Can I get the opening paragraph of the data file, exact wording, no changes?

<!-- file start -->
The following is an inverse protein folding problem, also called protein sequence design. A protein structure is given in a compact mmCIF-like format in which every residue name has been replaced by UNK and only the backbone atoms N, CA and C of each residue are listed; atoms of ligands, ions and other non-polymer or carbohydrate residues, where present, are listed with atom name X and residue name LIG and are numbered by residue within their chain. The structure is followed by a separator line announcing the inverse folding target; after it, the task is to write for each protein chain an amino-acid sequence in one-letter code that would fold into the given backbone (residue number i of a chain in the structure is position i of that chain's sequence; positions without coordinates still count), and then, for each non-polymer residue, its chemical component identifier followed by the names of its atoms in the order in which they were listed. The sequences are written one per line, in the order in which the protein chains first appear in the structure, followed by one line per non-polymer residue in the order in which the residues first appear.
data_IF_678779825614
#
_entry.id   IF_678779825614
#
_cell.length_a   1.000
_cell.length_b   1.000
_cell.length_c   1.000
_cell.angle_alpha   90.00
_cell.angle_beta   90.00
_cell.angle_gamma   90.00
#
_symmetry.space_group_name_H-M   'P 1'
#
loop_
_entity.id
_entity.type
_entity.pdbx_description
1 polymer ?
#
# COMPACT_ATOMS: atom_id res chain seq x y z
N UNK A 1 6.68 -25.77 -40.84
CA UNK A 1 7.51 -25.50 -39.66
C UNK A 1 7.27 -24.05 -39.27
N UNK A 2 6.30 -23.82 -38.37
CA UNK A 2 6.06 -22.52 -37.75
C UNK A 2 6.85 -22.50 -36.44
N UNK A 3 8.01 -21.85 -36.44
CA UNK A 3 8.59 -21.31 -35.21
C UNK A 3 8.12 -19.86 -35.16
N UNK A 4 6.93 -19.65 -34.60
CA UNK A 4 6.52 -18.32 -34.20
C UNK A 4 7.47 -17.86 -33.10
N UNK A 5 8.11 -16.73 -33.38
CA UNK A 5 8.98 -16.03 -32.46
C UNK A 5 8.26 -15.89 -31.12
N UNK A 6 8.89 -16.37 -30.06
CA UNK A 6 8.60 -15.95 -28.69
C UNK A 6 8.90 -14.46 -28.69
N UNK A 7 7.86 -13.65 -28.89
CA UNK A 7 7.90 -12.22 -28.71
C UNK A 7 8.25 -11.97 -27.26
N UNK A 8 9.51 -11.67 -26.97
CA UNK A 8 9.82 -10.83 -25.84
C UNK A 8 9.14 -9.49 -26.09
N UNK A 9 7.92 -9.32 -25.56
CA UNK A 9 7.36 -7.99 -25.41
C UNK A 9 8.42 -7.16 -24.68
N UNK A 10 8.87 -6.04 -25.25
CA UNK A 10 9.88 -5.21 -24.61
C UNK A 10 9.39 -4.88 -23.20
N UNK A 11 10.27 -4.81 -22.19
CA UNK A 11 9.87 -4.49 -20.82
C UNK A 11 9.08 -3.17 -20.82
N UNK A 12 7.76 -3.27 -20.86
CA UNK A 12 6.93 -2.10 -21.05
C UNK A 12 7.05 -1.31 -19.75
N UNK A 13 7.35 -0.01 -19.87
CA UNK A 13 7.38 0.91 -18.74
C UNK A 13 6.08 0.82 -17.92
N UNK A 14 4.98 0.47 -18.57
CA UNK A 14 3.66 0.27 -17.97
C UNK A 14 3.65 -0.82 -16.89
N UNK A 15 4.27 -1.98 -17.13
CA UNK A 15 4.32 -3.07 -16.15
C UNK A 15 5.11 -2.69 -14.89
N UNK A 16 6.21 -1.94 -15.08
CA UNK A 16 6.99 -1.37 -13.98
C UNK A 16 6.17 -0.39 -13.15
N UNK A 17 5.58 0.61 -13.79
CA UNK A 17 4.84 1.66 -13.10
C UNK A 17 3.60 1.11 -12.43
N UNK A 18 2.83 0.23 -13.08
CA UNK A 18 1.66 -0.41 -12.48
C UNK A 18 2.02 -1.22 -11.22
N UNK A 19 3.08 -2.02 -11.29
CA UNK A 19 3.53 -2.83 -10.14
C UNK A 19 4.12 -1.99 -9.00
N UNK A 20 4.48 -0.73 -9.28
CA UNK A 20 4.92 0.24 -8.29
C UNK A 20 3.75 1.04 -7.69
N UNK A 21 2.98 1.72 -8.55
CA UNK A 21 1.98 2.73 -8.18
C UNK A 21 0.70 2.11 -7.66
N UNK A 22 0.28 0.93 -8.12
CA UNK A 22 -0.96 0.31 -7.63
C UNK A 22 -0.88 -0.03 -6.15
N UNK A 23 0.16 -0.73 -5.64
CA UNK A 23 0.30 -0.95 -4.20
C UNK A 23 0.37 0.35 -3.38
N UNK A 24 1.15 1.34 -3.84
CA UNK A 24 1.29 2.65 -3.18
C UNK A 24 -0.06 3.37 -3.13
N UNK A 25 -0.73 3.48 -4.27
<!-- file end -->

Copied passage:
The following is an inverse protein folding problem, also called protein sequence design. A protein structure is given in a compact mmCIF-like format in which every residue name has been replaced by UNK and only the backbone atoms N, CA and C of each residue are listed; atoms of ligands, ions and other non-polymer or carbohydrate residues, where present, are listed with atom name X and residue name LIG and are numbered by residue within their chain. The structure is followed by a separator line announcing the inverse folding target; after it, the task is to write for each protein chain an amino-acid sequence in one-letter code that would fold into the given backbone (residue number i of a chain in the structure is position i of that chain's sequence; positions without coordinates still count), and then, for each non-polymer residue, its chemical component identifier followed by the names of its atoms in the order in which they were listed. The sequences are written one per line, in the order in which the protein chains first appear in the structure, followed by one line per non-polymer residue in the order in which the residues first appear.